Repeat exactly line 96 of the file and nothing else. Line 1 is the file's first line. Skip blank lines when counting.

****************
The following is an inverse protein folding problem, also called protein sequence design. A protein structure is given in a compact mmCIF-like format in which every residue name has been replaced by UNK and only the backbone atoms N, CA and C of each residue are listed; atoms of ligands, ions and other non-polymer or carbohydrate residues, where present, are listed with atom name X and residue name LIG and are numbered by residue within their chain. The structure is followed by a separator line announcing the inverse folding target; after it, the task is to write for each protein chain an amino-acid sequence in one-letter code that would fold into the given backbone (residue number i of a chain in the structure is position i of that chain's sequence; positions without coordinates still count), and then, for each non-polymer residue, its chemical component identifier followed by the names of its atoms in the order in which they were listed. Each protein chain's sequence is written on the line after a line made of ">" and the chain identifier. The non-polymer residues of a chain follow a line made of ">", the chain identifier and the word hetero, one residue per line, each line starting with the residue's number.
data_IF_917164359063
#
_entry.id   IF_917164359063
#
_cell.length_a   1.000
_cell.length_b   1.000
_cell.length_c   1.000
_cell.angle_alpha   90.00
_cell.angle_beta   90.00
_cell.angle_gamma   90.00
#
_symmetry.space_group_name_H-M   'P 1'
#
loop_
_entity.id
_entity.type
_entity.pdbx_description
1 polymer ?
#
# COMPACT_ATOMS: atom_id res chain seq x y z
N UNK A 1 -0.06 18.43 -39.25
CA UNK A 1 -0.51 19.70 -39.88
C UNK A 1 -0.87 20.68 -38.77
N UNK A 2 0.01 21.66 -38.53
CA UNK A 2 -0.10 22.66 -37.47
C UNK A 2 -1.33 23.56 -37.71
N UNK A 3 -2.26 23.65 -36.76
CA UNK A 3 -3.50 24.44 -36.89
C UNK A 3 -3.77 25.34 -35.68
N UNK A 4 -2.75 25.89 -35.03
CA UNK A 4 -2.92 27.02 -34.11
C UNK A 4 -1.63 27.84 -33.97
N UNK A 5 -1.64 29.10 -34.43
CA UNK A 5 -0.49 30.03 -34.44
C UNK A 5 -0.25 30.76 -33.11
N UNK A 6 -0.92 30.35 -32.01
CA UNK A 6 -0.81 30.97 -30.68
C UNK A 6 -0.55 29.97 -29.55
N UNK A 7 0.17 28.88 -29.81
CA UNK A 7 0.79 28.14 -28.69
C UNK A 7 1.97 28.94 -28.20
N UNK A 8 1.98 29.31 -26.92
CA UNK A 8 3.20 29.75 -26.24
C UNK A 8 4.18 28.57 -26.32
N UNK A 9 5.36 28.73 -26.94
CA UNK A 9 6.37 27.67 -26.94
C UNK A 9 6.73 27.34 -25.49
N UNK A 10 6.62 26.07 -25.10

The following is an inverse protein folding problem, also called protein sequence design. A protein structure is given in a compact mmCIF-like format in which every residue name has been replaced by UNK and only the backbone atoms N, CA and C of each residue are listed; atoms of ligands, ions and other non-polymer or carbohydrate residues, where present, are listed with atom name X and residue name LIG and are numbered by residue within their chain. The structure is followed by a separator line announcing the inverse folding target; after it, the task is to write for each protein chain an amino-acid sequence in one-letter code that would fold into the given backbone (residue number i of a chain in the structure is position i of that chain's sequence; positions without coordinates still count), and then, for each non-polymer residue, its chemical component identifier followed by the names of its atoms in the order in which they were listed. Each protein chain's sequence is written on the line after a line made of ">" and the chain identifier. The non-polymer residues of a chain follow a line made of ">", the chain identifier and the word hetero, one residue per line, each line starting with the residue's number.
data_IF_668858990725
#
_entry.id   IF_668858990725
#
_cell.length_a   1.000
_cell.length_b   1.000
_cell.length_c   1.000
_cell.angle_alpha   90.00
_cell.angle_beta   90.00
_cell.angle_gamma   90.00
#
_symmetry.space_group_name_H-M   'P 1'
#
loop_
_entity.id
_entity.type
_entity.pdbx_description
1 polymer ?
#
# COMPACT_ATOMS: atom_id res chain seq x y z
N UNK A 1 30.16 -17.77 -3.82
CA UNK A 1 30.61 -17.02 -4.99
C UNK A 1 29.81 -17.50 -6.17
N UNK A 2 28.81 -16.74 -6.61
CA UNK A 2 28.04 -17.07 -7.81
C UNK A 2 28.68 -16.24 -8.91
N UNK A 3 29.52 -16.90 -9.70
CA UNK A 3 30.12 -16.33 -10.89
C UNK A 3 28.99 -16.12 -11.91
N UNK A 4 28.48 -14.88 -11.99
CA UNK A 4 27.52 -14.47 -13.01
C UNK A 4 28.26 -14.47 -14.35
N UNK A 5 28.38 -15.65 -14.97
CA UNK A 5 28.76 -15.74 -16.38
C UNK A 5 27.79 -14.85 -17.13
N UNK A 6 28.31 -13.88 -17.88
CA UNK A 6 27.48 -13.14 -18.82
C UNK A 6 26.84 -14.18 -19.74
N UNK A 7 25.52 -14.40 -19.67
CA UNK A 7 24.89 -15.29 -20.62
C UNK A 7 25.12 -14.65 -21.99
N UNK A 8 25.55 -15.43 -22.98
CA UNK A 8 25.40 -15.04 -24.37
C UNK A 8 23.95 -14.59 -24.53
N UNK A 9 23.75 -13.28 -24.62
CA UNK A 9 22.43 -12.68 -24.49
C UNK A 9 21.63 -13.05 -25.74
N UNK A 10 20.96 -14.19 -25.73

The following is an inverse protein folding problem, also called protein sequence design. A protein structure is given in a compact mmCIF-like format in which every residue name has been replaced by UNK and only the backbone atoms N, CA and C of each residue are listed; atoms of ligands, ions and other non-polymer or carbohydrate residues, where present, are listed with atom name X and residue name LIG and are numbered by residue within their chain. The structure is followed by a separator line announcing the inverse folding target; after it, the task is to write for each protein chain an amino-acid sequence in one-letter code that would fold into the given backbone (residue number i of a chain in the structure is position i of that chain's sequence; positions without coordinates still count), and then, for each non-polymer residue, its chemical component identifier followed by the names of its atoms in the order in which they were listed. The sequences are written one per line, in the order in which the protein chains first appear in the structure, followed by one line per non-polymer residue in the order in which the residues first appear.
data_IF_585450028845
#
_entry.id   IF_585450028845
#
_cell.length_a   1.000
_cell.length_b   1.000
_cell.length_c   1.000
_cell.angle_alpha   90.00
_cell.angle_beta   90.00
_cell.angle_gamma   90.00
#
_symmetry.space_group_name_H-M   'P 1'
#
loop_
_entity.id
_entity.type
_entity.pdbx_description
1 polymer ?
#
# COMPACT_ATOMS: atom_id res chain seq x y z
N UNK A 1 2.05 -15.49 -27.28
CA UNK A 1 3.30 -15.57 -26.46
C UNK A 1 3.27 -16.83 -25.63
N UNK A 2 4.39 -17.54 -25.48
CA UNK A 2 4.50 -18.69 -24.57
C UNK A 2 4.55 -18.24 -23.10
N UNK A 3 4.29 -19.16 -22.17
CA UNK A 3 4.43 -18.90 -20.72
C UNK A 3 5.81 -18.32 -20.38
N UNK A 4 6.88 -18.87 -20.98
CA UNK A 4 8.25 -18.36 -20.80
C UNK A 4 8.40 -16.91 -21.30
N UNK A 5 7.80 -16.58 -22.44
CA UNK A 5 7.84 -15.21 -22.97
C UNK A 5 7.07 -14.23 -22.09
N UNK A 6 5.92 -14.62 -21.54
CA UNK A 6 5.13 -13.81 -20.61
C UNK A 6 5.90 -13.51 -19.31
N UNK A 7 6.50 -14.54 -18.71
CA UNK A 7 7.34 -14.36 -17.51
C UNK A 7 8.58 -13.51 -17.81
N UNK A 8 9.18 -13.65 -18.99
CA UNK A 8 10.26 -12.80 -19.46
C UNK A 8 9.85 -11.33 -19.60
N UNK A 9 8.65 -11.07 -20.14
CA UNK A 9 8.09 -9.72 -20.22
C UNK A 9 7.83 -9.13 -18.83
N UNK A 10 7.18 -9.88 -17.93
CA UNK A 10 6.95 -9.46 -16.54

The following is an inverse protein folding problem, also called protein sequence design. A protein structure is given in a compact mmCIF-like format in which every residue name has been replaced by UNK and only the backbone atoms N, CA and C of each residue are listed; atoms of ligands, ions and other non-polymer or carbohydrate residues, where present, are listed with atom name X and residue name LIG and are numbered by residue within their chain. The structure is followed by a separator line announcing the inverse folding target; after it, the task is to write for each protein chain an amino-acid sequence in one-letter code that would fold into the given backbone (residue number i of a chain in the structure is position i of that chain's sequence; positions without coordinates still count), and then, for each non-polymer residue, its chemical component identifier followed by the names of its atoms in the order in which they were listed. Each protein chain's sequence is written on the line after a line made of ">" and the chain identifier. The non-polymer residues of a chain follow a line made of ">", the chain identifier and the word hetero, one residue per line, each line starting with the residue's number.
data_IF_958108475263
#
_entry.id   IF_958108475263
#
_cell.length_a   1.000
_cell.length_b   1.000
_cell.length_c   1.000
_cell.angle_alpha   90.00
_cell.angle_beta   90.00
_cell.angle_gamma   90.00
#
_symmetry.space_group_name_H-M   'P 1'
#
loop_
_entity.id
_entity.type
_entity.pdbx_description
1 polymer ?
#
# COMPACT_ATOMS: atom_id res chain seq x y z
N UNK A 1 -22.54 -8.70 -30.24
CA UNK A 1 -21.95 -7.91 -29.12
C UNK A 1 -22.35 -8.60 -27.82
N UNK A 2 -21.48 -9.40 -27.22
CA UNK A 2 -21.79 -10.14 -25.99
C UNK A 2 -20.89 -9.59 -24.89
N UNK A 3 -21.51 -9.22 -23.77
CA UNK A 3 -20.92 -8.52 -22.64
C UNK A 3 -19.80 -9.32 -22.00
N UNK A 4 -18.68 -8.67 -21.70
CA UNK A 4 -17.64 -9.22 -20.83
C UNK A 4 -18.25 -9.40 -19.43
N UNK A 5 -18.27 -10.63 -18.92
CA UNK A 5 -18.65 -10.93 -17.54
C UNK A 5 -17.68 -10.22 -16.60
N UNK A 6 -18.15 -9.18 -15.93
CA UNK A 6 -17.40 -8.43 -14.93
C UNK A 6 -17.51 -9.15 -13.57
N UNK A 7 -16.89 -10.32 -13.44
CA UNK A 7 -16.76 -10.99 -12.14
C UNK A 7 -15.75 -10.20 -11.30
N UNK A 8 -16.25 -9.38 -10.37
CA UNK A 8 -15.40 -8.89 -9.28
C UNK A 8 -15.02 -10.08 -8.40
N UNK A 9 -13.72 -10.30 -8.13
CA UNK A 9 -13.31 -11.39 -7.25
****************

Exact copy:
CA UNK A 9 22.43 -12.68 -24.49